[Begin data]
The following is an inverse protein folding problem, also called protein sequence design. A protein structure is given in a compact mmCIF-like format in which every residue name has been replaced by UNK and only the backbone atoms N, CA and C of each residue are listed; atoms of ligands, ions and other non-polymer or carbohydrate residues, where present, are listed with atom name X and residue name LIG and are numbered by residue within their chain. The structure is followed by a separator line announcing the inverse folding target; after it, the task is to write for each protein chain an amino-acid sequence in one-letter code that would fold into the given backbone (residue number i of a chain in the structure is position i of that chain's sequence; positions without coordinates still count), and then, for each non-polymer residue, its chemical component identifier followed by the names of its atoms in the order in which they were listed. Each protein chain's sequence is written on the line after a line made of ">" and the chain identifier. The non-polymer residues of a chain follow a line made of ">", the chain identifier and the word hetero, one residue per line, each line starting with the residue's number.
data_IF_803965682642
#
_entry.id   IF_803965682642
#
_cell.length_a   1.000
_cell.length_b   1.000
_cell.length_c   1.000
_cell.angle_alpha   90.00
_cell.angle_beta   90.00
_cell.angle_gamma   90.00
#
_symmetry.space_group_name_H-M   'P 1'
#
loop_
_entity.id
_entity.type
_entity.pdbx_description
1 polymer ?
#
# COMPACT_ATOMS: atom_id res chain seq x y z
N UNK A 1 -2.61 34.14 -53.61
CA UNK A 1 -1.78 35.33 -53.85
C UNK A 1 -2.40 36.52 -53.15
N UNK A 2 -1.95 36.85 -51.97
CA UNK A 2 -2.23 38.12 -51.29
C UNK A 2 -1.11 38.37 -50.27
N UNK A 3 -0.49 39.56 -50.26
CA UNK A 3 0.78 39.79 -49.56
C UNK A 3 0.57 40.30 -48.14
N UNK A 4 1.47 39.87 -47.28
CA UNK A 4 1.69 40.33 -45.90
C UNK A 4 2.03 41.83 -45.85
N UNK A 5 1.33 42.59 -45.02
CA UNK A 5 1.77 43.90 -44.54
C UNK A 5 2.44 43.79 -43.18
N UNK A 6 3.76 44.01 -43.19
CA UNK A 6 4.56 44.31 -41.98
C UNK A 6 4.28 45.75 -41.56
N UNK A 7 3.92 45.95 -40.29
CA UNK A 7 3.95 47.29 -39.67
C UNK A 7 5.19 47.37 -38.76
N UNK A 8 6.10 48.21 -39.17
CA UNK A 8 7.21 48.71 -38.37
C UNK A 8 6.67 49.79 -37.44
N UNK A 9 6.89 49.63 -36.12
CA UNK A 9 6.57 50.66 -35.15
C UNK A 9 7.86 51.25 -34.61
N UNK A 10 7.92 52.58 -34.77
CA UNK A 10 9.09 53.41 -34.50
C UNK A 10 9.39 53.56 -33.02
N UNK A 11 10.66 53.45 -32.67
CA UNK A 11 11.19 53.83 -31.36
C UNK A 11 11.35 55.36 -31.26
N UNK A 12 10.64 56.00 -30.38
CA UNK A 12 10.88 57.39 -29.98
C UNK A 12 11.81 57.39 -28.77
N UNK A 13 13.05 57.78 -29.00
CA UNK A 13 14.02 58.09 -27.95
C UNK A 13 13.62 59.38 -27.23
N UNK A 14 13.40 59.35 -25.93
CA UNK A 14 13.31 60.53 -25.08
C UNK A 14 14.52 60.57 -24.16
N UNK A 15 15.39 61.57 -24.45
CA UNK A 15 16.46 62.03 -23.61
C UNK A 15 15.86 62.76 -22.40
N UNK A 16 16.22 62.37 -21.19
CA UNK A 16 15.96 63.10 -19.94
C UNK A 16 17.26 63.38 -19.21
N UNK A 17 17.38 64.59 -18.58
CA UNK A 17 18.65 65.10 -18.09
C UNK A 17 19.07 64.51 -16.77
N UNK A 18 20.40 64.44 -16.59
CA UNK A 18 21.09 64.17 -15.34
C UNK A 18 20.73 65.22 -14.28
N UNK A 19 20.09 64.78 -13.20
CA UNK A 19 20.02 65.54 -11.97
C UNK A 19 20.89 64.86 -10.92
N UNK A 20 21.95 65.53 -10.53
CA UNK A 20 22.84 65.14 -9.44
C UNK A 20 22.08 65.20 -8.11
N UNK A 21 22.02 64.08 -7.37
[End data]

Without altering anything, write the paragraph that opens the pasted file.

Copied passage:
The following is an inverse protein folding problem, also called protein sequence design. A protein structure is given in a compact mmCIF-like format in which every residue name has been replaced by UNK and only the backbone atoms N, CA and C of each residue are listed; atoms of ligands, ions and other non-polymer or carbohydrate residues, where present, are listed with atom name X and residue name LIG and are numbered by residue within their chain. The structure is followed by a separator line announcing the inverse folding target; after it, the task is to write for each protein chain an amino-acid sequence in one-letter code that would fold into the given backbone (residue number i of a chain in the structure is position i of that chain's sequence; positions without coordinates still count), and then, for each non-polymer residue, its chemical component identifier followed by the names of its atoms in the order in which they were listed. Each protein chain's sequence is written on the line after a line made of ">" and the chain identifier. The non-polymer residues of a chain follow a line made of ">", the chain identifier and the word hetero, one residue per line, each line starting with the residue's number.